Pai guy not too privacy shy, says your caller ID can't block IP, so anons go bye

FCC boss ready to kill off protections for phone calls

FCC boss Ajit Pai has put forward a new set of changes to the rules it will use to govern US telcos, potentially reducing privacy protections and local government rights in the process.

The US comms chairman said on Thursday that the rules will help to improve competition among broadband providers and make it easier for police to deliver alert warnings and track down people who make threatening calls.

"One of the reasons why Congress created the FCC – a reason it embedded in the very first section of the Communications Act of 1934 – was 'for the purpose of promoting safety of life and property through the use of wire and radio communications'," Pai said.

"At our next public meeting on June 22, the FCC will aim to meet this charge by considering three ways to help law enforcement and first responders do their jobs."

The FCC head says his next planned moves include:

  • Creating an emergency alert for threats against law enforcement officers. This would call for "Blue Alert" messages to be delivered alongside other emergency alert messages.
  • Mandating that all state communications networks be updated to be interoperable with the new FirstNet Network, and creating a set of requirements for states that opt not to participate in the new emergency services network.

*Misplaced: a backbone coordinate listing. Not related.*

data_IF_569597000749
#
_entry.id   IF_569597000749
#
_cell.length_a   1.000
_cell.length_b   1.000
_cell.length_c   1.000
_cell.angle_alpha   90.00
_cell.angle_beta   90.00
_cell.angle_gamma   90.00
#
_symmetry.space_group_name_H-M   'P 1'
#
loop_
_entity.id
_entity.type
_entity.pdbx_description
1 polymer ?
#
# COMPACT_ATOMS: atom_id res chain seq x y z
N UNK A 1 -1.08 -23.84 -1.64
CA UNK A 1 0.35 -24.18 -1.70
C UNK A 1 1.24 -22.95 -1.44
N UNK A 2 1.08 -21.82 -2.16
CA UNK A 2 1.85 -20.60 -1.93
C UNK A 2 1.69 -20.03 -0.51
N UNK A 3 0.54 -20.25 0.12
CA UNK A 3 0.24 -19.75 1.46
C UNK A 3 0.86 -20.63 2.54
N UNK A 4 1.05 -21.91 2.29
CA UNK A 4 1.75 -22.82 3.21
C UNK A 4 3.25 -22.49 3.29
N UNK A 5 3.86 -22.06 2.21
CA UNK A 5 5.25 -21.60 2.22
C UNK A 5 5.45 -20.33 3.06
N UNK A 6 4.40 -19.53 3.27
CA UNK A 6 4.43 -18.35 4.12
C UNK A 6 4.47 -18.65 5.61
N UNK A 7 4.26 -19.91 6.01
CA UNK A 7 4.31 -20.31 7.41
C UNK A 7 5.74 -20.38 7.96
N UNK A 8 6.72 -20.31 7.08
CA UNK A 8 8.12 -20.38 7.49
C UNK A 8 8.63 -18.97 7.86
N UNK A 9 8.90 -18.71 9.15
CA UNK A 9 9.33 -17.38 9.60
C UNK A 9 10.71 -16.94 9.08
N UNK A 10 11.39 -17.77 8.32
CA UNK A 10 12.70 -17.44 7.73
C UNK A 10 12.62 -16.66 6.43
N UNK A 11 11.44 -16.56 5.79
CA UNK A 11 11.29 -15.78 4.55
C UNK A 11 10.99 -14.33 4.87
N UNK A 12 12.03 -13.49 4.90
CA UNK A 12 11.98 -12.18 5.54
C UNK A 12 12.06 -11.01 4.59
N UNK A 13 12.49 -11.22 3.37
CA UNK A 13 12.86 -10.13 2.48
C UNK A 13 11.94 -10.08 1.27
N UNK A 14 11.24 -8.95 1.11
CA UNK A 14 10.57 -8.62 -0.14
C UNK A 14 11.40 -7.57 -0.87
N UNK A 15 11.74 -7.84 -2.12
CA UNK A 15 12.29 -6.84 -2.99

• Changing the rules it has to protect the anonymity of people seeking to block the Caller ID system. Under this perhaps most-controversial proposed change, Pai would give both law enforcement and the targeted parties the ability to unmask callers.

"The FCC's current rules require voice providers not to reveal blocked Caller ID information or to use that information to allow the person getting a call to contact the caller," Pai said.

"These rules have an important purpose, but they can raise a particular public safety concern."

The new rules would raise obvious objections on privacy grounds, potentially suppressing free speech by giving callers little confidence in anonymous caller protections and undercutting the basic principles of anonymous call services.

At the same time, the rule could also help police catch those who abuse the anonymous call services to make threats, without the worry of retribution.

The commission will vote on the proposals at its next meeting on June 22. ®

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